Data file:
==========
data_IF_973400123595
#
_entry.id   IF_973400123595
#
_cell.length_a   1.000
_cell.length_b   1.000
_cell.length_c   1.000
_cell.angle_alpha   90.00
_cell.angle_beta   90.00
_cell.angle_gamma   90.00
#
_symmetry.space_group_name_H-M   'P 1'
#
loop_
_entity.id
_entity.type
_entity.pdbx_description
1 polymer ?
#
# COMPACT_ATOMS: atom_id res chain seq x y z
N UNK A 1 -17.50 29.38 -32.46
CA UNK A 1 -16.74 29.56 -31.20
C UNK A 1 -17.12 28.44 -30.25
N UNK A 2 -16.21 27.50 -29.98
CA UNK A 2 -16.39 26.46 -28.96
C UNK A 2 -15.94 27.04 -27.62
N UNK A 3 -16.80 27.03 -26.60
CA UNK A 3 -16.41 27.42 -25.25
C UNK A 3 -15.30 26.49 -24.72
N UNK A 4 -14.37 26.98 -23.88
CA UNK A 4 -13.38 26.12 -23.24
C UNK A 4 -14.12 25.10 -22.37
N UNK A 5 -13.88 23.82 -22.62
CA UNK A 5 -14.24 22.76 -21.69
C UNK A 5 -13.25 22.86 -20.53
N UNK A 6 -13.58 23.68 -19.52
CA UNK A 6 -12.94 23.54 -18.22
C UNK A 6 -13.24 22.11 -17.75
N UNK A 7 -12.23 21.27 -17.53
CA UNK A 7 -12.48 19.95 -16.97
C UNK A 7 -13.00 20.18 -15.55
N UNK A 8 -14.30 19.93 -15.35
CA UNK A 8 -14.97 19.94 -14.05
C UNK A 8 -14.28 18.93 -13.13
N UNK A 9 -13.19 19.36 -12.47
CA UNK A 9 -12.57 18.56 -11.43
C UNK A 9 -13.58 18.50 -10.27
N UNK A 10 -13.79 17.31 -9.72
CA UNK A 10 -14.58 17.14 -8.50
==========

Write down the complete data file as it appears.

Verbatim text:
data_IF_973400123595
#
_entry.id   IF_973400123595
#
_cell.length_a   1.000
_cell.length_b   1.000
_cell.length_c   1.000
_cell.angle_alpha   90.00
_cell.angle_beta   90.00
_cell.angle_gamma   90.00
#
_symmetry.space_group_name_H-M   'P 1'
#
loop_
_entity.id
_entity.type
_entity.pdbx_description
1 polymer ?
#
# COMPACT_ATOMS: atom_id res chain seq x y z
N UNK A 1 -17.50 29.38 -32.46
CA UNK A 1 -16.74 29.56 -31.20
C UNK A 1 -17.12 28.44 -30.25
N UNK A 2 -16.21 27.50 -29.98
CA UNK A 2 -16.39 26.46 -28.96
C UNK A 2 -15.94 27.04 -27.62
N UNK A 3 -16.80 27.03 -26.60
CA UNK A 3 -16.41 27.42 -25.25
C UNK A 3 -15.30 26.49 -24.72
N UNK A 4 -14.37 26.98 -23.88
CA UNK A 4 -13.38 26.12 -23.24
C UNK A 4 -14.12 25.10 -22.37
N UNK A 5 -13.88 23.82 -22.62
CA UNK A 5 -14.24 22.76 -21.69
C UNK A 5 -13.25 22.86 -20.53
N UNK A 6 -13.58 23.68 -19.52
CA UNK A 6 -12.94 23.54 -18.22
C UNK A 6 -13.24 22.11 -17.75
N UNK A 7 -12.23 21.27 -17.53
CA UNK A 7 -12.48 19.95 -16.97
C UNK A 7 -13.00 20.18 -15.55
N UNK A 8 -14.30 19.93 -15.35
CA UNK A 8 -14.97 19.94 -14.05
C UNK A 8 -14.28 18.93 -13.13
N UNK A 9 -13.19 19.36 -12.47
CA UNK A 9 -12.57 18.56 -11.43
C UNK A 9 -13.58 18.50 -10.27
N UNK A 10 -13.79 17.31 -9.72
CA UNK A 10 -14.58 17.14 -8.50